Even more recently, in September 2012’s Obstetrics &Gynecology, researchers found women who were vaccinated with the influenza vaccine were less likely to suffer a stillbirth (a pregnancy loss after the 20th week): 0.3 percent gave birth to stillborn infants, while 0.6 percent of unvaccinated women delivered stillborn babies. The protective effects continued after birth. While 0.4 percent of unvaccinated mothers lost their babies soon after birth, only 0.2% of vaccinated mothers suffered the same loss.

Newborns enter the world without protective immunity and are not able to receive the flu vaccine until they are six months of age. Until they can receive all the shots in the flu vaccine series they are extremely vulnerable to the flu. Infants who do catch the flu can become severely ill, require hospitalization and even die. One particular study (Influenza vaccine given to pregnant womenreduces hospitalization due to influenza in their infants) revealed a sharp reduction in flu season hospitalizations among infants whose mothers were vaccinated against the flu. The study discovered that when influenza vaccine is given to pregnant women, it is 91.5% effective in preventing hospitalization of their infants for influenza in the first 6 months of life.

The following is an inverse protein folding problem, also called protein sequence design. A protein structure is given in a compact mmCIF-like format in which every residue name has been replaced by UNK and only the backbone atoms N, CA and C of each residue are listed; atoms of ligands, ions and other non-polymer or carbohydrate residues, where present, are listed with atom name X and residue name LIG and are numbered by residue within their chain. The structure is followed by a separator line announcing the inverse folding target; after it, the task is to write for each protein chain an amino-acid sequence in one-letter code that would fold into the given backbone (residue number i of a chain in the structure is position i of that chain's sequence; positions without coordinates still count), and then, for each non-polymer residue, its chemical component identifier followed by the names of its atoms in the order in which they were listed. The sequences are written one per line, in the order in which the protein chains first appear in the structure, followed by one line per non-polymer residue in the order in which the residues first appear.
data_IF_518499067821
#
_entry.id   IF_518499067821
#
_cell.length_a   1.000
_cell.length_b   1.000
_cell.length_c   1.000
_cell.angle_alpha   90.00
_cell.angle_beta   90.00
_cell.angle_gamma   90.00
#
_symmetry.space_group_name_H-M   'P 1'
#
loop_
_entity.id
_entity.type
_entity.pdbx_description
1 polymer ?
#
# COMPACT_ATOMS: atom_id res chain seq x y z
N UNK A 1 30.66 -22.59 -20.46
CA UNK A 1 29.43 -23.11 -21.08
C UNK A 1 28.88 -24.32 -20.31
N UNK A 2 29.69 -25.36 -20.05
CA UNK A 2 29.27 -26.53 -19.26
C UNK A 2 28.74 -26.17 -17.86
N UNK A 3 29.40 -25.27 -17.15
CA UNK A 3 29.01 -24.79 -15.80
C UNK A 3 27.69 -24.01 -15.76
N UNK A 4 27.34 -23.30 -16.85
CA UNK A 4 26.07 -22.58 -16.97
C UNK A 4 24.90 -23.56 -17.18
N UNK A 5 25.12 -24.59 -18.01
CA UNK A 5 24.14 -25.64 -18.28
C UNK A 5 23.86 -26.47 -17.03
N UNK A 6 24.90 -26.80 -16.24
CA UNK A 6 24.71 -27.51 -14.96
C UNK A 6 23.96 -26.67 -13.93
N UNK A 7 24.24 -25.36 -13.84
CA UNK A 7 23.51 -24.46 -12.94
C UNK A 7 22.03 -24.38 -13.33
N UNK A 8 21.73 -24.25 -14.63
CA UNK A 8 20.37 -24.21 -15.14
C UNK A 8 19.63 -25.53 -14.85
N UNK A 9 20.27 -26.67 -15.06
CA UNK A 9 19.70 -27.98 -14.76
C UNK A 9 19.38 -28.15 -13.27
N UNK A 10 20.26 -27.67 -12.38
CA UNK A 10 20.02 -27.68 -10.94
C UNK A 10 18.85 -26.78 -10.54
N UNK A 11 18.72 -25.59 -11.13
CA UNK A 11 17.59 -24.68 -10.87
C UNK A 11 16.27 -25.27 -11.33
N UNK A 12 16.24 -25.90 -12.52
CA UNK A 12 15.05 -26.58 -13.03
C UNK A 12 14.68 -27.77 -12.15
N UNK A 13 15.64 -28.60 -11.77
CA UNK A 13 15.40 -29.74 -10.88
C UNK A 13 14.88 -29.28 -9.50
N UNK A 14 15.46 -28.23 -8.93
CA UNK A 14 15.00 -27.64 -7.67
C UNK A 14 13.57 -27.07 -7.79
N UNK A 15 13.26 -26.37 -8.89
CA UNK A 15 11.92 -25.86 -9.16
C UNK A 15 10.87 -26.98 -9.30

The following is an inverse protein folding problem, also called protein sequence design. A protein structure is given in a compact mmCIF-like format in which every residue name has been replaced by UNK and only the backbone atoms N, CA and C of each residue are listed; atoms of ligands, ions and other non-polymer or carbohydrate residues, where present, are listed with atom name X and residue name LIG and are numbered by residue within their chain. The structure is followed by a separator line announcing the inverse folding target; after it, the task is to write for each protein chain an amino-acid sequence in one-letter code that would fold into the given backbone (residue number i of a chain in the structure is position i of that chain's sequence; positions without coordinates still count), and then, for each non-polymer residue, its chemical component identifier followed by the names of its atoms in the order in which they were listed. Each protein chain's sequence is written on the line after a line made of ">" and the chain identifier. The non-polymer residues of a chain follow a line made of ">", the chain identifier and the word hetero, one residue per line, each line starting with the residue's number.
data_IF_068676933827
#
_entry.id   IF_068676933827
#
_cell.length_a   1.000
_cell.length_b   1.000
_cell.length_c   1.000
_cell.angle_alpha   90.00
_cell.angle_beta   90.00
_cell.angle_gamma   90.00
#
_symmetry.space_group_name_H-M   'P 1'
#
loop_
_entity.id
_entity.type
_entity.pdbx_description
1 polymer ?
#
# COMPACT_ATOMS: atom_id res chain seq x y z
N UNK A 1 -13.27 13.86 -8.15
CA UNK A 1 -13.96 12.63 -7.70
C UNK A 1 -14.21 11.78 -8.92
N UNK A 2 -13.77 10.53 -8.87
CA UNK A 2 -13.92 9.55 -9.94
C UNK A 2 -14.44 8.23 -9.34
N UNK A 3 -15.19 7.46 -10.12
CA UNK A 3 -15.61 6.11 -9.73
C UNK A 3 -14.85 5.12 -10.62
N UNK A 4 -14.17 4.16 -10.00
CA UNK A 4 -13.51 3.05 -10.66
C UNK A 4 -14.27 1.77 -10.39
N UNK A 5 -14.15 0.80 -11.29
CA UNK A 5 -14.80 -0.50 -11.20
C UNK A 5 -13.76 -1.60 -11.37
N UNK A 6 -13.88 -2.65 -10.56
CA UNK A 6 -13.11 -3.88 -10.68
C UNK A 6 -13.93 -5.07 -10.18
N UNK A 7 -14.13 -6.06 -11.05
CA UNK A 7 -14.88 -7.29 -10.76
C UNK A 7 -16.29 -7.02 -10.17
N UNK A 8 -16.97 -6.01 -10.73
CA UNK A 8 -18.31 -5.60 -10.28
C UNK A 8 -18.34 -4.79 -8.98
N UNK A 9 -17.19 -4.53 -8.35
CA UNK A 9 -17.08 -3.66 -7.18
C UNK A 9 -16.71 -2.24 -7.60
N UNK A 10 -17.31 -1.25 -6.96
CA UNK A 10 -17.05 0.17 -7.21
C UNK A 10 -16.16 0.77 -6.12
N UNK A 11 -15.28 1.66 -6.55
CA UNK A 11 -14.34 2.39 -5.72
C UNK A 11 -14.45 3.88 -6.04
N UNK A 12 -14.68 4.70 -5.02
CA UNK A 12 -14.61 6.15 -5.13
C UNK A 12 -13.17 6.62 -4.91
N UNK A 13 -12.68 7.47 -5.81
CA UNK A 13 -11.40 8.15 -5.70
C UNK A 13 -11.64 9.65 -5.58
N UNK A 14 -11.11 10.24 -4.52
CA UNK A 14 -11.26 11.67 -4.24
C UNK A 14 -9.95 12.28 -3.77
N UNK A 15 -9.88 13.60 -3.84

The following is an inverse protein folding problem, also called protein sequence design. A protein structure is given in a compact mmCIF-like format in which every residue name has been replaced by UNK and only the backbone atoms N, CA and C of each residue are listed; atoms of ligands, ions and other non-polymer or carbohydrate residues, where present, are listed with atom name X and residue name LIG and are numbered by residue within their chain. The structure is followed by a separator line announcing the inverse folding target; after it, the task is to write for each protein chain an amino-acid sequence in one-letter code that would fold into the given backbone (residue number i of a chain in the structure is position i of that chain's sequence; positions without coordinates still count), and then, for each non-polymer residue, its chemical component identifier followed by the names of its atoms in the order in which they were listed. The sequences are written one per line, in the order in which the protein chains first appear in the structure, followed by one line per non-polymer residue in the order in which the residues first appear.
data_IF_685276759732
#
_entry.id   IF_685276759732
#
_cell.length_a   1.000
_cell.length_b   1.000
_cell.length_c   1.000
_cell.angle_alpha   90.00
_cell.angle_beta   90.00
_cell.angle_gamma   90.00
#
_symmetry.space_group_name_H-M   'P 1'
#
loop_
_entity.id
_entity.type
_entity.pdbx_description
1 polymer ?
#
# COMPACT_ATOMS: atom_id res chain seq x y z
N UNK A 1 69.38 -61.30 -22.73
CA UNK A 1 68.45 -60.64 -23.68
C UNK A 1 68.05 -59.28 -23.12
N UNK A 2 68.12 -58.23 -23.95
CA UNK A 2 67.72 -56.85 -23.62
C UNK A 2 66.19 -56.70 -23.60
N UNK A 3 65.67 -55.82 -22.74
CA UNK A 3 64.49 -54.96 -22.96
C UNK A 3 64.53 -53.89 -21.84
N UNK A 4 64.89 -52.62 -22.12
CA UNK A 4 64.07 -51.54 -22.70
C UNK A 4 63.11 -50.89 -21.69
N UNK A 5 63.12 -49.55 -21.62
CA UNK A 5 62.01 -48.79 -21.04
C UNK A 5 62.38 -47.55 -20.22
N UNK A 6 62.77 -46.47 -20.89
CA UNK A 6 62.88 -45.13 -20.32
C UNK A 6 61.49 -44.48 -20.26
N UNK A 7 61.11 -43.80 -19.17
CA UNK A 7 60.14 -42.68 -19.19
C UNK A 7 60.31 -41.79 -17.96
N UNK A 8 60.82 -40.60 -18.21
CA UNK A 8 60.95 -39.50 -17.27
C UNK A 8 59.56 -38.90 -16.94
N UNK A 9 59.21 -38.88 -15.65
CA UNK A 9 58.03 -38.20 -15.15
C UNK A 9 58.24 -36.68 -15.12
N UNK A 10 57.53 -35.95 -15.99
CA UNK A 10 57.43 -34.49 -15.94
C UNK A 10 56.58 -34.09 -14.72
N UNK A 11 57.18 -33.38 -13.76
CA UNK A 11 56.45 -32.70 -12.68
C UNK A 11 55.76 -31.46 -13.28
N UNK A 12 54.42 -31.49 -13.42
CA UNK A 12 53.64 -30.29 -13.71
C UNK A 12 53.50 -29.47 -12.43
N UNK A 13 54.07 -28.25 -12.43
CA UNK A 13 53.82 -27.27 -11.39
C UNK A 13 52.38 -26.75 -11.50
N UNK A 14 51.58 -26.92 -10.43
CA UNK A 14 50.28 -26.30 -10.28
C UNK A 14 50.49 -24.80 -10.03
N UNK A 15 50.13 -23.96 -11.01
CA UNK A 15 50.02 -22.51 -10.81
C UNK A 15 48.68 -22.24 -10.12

What caused the decrease in 
infant hospitalizations 
in mothers who were vaccinated 
during the pregnancy?

A study from Utah answered that question- they found that pregnant women who received a flu vaccination passed their flu immunity to their babies in the form of flu antibodies. They were also able to determine that the protection from the vaccine actually lasted for a few months after birth. “Our research suggests that maternal vaccination does provide some protection from the flu for a few months after birth," asserts lead author Dr. Julie Shakib, an assistant professor of pediatrics at the University of Utah.

Not only will the baby receive antibodies produced by the mother during the pregnancy, but if mother is vaccinated against the influenza it means that she’s also less likely to be a carrier to pass along the virus.
Moreover to prove the longtime effect, in a 2011 study, babies whose mothers had a flu shot during pregnancy were nearly 50 percent less likely to be diagnosed with the flu during their first flu season than were babies whose mothers didn't have a flu shot during pregnancy.
Are Flu Shots Safe for Pregnant Mothers?

The safety of the flu shot has been studied in over ten thousand pregnant women, and there is no evidence that it is a risk for either the expectant mothers or the baby. One particular study demonstrated that immunization didn’t increase the risk of miscarriage- in fact, it found no link between influenza vaccination during pregnancy and miscarriage. In the study, researchers compared 243 pregnant women who miscarried and 243 pregnant women who did not have a miscarriage. Women who miscarried were not more likely to have received flu vaccine in the four weeks before their miscarriage, compared to women who did not miscarry.

An interesting study that gathered data over a course of 20 years found no unusual complications among pregnant women who've received the vaccine. It’s an extensive and though study that’s well worth reading.